Newsroom | Domestic Violence Victims Can Now Seek Protective Orders Online

MAG News

If you are experiencing domestic violence, a cutting-edge new system allows you to prepare a petition for a protective order online using your computer, tablet, or mobile phone.

Court changes provide faster, more convenient way for victims to get help

Domestic Violence

If you are experiencing domestic violence, a cutting-edge new system allows you to prepare a petition for a protective order online using your computer, tablet, or mobile phone. Protective orders are issued to stop a person from committing an act of harassment or domestic violence against another person or persons.

Arizona is among the first states in the nation to provide domestic violence victims the ability to apply for a petition online, often allowing them to avoid in-person visits to court. The Maricopa Association of Governments (MAG), which coordinates domestic violence efforts in the region, highlighted the new Arizona Protective Order Initiation and Notification Tool (AZPOINT) during October’s Domestic Violence Awareness Month

Mayor Jerry Weiers, City of Glendale“It is important for us to work together as a region to increase awareness for domestic violence, and for the services available in our communities to help those in need,” said Glendale Mayor and MAG Chair Jerry Weiers. “AZPOINT takes some of the burden off domestic violence victims and provides digital options that are especially important during the pandemic.”

AZPOINT allows victims to complete a petition for a protective order at any time, on any device, and from anywhere. The site provides contact information to connect victims to advocates who can assist in completion of the form. Once a petition is completed, the victim simply contacts the court via phone or in person to retrieve the petition. The court will then schedule a virtual or in-person hearing.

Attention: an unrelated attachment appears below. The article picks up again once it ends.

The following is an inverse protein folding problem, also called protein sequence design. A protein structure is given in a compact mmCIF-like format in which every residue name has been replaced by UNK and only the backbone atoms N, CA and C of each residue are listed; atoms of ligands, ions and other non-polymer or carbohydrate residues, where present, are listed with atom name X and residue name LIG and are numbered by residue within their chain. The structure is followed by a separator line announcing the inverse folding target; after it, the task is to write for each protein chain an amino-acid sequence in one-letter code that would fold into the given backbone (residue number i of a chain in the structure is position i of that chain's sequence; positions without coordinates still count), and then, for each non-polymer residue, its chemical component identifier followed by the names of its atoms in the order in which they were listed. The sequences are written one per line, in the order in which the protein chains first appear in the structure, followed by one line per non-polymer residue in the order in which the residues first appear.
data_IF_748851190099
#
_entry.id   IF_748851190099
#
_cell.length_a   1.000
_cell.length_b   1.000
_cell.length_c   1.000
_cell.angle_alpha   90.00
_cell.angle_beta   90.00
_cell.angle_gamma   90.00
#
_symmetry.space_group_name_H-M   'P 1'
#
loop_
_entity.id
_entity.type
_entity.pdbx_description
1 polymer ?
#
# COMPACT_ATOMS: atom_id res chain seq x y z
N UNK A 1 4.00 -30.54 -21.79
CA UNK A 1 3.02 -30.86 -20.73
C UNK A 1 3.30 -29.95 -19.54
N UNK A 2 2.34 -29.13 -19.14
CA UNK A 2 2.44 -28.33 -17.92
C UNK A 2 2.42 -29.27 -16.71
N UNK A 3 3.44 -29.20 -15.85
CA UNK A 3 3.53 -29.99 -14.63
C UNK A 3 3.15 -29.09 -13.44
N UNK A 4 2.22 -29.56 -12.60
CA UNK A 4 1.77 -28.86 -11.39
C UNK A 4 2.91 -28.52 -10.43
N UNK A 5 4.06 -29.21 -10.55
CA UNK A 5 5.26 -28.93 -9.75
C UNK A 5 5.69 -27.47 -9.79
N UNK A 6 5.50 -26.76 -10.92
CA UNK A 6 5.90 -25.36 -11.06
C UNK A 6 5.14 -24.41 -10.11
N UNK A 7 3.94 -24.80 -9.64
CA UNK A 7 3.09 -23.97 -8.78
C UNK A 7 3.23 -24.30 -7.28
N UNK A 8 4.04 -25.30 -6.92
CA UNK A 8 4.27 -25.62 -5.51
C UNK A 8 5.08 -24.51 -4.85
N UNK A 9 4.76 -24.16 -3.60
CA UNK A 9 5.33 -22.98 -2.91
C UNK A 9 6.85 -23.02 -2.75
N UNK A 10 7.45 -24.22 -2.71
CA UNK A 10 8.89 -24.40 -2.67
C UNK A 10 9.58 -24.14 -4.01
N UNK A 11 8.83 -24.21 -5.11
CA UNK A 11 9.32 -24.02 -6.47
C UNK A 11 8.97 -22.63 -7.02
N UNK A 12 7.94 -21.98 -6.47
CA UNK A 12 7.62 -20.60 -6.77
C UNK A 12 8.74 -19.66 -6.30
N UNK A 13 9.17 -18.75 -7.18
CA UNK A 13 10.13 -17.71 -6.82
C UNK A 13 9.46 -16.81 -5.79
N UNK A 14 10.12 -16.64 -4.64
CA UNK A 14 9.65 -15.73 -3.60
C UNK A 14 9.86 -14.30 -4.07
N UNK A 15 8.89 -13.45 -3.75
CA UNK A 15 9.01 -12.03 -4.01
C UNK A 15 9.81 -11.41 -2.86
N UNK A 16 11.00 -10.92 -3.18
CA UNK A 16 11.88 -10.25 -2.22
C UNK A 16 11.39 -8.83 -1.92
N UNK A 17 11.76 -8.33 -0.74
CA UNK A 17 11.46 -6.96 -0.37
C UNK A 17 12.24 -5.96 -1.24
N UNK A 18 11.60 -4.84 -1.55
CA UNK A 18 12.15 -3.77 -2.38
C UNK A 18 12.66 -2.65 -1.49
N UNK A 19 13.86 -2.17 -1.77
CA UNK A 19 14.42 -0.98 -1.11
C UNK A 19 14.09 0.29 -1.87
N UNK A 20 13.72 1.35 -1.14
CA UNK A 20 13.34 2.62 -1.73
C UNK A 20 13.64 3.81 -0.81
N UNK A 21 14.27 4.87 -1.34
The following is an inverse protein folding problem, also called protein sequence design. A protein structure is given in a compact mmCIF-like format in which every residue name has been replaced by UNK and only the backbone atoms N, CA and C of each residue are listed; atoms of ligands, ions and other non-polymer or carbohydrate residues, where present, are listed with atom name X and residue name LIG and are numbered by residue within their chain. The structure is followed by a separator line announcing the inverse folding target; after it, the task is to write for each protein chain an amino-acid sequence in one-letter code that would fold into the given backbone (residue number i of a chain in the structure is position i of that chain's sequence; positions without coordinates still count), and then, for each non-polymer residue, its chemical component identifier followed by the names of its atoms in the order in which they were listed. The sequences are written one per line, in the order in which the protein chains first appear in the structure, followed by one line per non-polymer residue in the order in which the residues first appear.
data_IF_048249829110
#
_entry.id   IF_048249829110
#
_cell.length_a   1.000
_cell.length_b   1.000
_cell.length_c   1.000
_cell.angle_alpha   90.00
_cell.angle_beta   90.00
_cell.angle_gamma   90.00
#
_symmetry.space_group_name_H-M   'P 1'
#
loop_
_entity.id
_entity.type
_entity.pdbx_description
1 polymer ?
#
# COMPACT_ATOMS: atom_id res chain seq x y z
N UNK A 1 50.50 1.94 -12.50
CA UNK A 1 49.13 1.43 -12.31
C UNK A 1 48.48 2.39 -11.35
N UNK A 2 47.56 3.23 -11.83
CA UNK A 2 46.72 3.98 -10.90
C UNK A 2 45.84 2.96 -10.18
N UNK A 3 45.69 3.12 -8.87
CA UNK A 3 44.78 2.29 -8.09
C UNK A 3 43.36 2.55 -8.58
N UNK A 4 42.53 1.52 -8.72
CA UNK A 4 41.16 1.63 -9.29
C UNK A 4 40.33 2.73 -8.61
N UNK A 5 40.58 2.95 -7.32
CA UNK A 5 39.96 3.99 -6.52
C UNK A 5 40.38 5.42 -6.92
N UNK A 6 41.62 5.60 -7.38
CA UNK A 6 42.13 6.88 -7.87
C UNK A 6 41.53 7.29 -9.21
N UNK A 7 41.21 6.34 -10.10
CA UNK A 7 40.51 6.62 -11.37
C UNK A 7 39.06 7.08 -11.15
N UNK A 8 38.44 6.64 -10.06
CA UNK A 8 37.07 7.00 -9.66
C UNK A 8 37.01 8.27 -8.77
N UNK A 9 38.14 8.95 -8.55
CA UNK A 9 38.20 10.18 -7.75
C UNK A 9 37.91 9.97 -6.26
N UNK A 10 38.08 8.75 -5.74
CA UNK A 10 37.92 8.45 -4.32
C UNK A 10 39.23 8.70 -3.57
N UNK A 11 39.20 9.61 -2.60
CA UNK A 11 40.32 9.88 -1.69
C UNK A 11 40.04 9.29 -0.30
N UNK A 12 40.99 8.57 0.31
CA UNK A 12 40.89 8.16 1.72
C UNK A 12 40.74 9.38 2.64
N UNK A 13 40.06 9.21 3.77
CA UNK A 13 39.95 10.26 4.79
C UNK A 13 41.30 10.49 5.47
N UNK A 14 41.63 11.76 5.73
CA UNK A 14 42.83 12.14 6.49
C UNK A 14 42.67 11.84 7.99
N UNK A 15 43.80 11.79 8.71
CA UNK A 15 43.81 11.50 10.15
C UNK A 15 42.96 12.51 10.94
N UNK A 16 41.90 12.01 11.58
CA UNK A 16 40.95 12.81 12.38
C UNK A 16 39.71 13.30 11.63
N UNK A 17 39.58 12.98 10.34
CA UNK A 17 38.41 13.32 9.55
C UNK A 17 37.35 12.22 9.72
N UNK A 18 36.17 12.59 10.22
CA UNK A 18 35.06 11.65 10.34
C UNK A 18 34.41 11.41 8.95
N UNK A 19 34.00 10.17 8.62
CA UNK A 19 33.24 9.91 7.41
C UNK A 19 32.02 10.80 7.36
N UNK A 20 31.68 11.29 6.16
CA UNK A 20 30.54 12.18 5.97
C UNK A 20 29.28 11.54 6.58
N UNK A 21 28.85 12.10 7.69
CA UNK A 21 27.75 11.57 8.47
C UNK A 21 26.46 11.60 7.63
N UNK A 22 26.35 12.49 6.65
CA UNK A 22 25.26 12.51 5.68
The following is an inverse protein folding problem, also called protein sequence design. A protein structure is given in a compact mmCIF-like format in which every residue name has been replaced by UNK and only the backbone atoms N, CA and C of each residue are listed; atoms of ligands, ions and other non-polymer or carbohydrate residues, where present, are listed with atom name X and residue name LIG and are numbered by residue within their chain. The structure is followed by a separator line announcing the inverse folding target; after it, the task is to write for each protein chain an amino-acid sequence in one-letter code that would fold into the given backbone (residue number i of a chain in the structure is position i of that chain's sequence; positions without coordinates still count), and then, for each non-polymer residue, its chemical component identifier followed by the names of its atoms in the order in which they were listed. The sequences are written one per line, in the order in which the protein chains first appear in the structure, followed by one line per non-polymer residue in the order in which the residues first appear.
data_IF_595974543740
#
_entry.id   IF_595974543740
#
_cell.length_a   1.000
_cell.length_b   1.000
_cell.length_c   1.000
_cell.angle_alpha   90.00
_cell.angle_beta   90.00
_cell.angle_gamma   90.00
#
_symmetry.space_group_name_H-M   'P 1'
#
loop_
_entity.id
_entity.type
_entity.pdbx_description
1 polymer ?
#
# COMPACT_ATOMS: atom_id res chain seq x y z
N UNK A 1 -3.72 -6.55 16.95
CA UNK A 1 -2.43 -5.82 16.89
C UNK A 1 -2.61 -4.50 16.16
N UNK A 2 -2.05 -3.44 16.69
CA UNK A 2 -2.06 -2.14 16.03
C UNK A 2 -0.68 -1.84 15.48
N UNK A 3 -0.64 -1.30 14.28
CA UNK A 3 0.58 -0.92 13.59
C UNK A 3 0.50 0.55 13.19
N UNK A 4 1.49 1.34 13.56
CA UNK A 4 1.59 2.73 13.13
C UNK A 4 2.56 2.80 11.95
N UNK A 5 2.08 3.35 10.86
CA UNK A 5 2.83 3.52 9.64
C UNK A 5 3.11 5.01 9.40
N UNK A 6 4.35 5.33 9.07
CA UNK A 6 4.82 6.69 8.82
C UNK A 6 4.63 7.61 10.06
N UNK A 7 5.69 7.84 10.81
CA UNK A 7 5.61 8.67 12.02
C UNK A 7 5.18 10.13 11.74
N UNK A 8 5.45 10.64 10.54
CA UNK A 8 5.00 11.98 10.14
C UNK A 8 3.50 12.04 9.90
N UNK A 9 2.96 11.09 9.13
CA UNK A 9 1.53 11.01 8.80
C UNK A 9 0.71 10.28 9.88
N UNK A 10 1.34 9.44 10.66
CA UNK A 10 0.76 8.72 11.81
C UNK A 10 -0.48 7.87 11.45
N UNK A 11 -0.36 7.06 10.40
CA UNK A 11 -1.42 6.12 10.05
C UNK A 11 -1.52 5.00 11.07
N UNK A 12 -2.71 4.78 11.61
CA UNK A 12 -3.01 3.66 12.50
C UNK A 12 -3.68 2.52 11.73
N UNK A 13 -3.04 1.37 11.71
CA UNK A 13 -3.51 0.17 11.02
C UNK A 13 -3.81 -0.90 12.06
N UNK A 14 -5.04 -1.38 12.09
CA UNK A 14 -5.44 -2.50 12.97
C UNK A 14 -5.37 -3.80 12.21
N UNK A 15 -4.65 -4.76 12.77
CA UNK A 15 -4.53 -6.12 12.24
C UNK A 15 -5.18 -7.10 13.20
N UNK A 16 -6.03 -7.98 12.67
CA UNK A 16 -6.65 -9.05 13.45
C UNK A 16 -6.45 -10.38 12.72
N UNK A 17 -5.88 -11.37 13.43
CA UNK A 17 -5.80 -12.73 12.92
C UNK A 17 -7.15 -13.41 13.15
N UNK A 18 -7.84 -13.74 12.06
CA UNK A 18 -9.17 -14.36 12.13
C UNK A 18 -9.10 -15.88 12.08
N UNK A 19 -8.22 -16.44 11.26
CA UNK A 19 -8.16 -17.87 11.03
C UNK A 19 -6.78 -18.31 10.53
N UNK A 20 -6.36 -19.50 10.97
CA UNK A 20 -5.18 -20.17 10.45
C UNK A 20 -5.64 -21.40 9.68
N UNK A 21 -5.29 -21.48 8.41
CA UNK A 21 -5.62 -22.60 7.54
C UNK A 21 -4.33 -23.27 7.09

Once an Order of Protection is granted, AZPOINT immediately assigns the order to law enforcement for service where the defendant resides. This is a major enhancement, as victims used to have to take the order to law enforcement themselves or wait for the abuser to appear and then call law enforcement. Victims are more likely to carry through with the new process. From January to August 2020, 77 percent of the 19,655 protective orders granted through AZPOINT have been served, compared to about 50 percent of orders served in the months before the system was activated. 

If a victim has signed up for notifications, the system will automatically notify the victim when the defendant has been served, meaning the order is in effect and enforceable. The system also immediately notifies the National Crime Information Center, making the database available to police agencies nationwide. This assists law enforcement in enforcing the order. This is not only more efficient, but can save lives.

Judge Elizabeth FinnTo highlight the October activities, MAG developed a new web page that included videotaped comments regarding the AZPOINT system and other key messages. Speakers included Mayor Weiers; Glendale City Court Presiding Judge Elizabeth Finn, who was instrumental in bringing about the new system; City of Maricopa Police Chief Steve Stahl, who chairs MAG’s Regional Domestic Violence Council; and Alba Bailon, a victim advocate for A New Leaf, who helps victims complete petitions in AZPOINT. 

In 2019, there were 96 confirmed domestic violence-related deaths in Arizona. More information and resources are available at

Published October 29, 2020


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